Professor Ming Liu received a three-year $400K grant (ECCS 1810453) from the National Science Foundation for developing tunneling field effector optoelectronic devices based on stacked 2D crystals with clean interfaces.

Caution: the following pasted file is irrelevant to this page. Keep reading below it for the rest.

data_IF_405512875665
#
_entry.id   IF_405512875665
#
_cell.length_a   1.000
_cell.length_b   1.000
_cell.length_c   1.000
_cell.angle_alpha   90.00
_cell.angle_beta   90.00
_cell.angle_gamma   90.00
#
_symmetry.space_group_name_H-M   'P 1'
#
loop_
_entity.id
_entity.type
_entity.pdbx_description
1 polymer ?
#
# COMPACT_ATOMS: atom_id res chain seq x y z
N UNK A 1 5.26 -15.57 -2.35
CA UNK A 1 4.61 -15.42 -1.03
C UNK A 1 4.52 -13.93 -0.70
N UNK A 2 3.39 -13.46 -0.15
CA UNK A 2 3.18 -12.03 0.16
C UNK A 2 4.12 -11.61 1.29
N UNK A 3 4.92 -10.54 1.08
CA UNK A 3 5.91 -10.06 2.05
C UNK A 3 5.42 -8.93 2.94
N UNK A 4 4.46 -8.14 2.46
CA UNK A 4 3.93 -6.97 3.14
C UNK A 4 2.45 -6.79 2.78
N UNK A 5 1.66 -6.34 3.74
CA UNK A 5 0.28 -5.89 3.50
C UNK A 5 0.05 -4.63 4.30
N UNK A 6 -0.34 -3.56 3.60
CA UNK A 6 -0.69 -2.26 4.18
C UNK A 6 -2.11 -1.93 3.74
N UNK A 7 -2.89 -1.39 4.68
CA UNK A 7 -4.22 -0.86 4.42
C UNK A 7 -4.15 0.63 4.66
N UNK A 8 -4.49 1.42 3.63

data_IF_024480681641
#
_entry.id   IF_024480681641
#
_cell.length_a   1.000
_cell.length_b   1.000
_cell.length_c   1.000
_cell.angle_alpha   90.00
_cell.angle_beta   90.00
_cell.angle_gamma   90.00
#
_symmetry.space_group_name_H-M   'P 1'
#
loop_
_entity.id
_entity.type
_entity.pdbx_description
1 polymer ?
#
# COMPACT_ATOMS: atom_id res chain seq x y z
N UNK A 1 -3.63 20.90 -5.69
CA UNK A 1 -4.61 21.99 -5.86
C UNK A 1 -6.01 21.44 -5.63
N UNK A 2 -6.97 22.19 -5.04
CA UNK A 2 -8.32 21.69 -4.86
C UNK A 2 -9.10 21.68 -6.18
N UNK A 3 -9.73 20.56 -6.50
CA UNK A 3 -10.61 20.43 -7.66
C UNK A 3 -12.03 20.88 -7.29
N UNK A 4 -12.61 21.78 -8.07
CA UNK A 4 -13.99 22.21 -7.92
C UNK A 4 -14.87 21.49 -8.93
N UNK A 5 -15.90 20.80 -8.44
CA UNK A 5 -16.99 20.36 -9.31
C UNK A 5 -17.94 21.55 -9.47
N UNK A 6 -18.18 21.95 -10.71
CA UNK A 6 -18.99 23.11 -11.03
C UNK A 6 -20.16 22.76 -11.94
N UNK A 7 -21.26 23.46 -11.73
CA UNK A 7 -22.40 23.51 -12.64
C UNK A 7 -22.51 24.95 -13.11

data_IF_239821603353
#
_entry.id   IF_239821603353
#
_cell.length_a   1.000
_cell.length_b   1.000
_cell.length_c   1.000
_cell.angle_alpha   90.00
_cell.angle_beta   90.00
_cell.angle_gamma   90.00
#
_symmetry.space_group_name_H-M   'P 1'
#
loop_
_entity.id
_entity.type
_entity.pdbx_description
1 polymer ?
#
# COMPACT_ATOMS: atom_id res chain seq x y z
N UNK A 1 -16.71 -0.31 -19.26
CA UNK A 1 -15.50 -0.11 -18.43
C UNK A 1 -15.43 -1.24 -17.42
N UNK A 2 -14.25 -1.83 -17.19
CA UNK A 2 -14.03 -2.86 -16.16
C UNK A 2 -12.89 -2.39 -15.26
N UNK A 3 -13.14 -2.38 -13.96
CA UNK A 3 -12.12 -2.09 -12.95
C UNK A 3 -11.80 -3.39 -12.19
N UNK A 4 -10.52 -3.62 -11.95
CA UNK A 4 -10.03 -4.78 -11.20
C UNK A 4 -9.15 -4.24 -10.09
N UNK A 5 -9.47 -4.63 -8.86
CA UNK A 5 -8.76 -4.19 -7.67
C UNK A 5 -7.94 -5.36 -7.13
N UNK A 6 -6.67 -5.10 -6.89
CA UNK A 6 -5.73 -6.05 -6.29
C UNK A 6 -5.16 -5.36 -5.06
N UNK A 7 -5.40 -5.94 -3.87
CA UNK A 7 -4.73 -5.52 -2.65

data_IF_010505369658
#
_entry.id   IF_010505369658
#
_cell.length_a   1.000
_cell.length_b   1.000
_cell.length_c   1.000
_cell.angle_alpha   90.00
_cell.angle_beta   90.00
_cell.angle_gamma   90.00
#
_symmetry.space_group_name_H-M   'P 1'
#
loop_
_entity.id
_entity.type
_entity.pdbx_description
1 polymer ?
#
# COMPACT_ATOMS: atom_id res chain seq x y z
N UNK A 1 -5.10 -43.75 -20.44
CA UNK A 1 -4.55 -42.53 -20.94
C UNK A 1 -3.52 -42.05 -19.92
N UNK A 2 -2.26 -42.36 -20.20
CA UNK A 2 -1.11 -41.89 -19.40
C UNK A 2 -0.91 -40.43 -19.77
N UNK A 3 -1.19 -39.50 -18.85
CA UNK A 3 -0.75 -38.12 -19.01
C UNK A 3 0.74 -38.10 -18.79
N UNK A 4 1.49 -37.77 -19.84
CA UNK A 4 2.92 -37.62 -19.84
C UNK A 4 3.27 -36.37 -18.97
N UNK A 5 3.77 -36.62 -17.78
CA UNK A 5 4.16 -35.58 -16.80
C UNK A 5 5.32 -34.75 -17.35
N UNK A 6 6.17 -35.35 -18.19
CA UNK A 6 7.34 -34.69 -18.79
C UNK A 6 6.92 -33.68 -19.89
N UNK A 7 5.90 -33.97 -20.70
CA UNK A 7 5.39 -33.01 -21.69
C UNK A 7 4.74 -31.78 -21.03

Optical communication is based on converting electrical signals into optical signals by optoelectronic devices such as lasers and photodiodes. Devices based on conventional semiconductors such as silicon are reaching the ultimate limits for performance. New materials and structures are required to advance the state of the art. The discovery of graphene, a two-dimensional (2D) layer of carbon, shows how new electronic properties emerge when a bulk material is thinned down to a single layer. Other 2D materials include boron nitride, black phosphorous, and transition metal dichalcogenides. Different 2D materials can be assembled one layer at a time into vertically stacked thin films. Such heterostructures can achieve functions and performance not possible with a single material. The interface between different 2D materials is critical to maintaining the unique properties that make them attractive for device applications. The principal investigator will use a newly developed clean-transfer method to prepare 2D heterostructure materials with clean interfaces. A custom-built scanning probe microscope with nanometer-scale light sources at the tip will be used to study the optical and electronic properties of devices with unprecedented resolution. Results from this project will enrich the understanding of these materials and accelerate the development of nanoscale optoelectronics. This interdisciplinary project will integrate research into education of graduate and undergraduate students in material science, engineering, and nanomanufacturing. This project will also seek to broaden participation in science, technology, engineering and mathematics.

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